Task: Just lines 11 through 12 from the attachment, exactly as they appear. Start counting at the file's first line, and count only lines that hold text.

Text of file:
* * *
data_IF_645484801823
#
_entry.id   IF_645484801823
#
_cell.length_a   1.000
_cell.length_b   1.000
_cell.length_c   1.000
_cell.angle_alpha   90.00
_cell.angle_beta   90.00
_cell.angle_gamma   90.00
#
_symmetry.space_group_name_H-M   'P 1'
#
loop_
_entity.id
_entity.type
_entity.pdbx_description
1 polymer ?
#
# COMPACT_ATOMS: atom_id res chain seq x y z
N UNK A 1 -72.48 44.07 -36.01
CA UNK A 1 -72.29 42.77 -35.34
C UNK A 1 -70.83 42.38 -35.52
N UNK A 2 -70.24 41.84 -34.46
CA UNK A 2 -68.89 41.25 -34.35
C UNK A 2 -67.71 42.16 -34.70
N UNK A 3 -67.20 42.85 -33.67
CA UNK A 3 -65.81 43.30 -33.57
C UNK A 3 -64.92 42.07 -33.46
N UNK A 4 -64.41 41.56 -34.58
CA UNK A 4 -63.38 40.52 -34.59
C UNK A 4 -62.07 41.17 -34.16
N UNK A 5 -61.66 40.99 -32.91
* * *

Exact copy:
#
_symmetry.space_group_name_H-M   'P 1'